Closing a business takes delicate, detailed planning

On Behalf of | Jun 9, 2020 | Business Formation & Planning |

For more than two months, your business has struggled due to COVID-19 restrictions. You have done what you can to service your customers in limited ways. But the revenue has been just a trickle compared with what you and your remaining staff were accustomed to for your small business.

Signs of a business rebound are not likely even with the recent easing of COVID-19 restrictions in parts of Tennessee. It is a little too late. Years of devotion and community involvement will not be enough to save your business. This is the moment you had dreaded, but it is reality. It is time to permanently close your business.

Many steps are necessary

The planning started when you began your business, and it continues as you close your business. The burden is on you as well as any business partners. However, it is critical to contact experienced professionals such as accountants and attorney for additional guidance.

There are many steps that you must take when closing your business. They include:

  • Liquidating your assets: Once you have finished inventory, determine which assets to keep and which ones you will sell. When selling assets – such as furniture, equipment and products – you have options through auction, sealed bids as well as via the internet.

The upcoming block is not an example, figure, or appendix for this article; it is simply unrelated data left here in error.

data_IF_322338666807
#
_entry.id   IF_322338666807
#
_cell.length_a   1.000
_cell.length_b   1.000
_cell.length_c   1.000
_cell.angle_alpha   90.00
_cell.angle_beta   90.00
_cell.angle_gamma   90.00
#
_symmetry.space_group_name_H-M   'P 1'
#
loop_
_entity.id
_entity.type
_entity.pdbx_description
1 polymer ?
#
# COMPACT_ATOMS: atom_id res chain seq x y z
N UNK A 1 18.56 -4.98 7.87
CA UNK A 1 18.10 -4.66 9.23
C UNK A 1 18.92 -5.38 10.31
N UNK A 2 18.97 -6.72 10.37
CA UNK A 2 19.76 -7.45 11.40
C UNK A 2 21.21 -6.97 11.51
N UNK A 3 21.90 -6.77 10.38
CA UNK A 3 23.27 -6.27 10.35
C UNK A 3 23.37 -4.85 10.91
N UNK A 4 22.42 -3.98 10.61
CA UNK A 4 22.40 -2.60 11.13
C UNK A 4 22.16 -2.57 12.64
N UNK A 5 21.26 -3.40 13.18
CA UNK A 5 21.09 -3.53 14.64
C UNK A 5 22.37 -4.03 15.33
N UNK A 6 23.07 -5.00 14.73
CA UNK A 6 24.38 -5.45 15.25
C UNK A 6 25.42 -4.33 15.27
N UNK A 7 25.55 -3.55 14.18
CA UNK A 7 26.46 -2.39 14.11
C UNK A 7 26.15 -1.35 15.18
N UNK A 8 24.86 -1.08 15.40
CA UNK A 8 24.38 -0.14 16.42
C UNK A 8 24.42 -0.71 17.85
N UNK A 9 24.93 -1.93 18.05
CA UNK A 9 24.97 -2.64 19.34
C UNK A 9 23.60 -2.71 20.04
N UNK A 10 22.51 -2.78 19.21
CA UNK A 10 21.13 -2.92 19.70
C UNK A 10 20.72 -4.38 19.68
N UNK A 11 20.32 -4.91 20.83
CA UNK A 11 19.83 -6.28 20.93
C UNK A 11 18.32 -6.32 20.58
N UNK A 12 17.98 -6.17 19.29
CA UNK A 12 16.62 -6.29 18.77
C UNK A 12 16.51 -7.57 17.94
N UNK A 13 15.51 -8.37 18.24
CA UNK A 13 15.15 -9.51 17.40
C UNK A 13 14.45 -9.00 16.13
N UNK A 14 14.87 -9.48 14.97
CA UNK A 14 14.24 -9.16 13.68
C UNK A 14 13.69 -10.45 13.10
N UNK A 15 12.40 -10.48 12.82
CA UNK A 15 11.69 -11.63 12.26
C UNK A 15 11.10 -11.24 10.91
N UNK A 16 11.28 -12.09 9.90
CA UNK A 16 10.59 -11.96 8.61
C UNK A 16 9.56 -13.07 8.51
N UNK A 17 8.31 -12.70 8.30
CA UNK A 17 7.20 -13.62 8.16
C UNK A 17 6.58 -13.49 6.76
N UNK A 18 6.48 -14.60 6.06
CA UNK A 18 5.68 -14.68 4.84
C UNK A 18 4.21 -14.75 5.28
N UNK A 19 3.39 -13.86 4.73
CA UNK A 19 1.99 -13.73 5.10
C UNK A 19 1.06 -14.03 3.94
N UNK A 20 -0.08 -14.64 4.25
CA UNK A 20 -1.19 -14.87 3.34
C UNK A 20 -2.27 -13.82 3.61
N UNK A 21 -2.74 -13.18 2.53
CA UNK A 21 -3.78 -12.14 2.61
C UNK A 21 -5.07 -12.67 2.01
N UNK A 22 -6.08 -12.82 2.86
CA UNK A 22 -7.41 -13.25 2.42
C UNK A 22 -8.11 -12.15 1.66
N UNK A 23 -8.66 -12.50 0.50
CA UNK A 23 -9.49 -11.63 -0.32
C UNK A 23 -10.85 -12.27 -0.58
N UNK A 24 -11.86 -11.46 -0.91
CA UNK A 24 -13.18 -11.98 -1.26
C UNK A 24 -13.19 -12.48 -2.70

• Pay what you owe to creditors: Do this as soon as you can. You more than likely owe money to equipment and product suppliers.
  • Close out all customer accounts: In your years of operation, you have gained loyal customers many of whom you know on a first-name basis. After closing their accounts, it is crucial to maintain these relationships as you could work with them in the future.
  • The task of laying off employees: You likely already have laid off some employees during the COVID-19 crisis, now the remaining ones must be let go, too. This is never easy as you have built solid personal and professional relationships with them. You may consider making an extra effort by talking with business contacts to help your former employees land jobs elsewhere.

Your business had a good run. It is just too bad that it ended due to uncontrollable matters. Your next step could be retirement. However, as entrepreneur that scenario seems likely. You have many other ideas for creating a business. Move on. You have the needed experience to make another go at a successful company.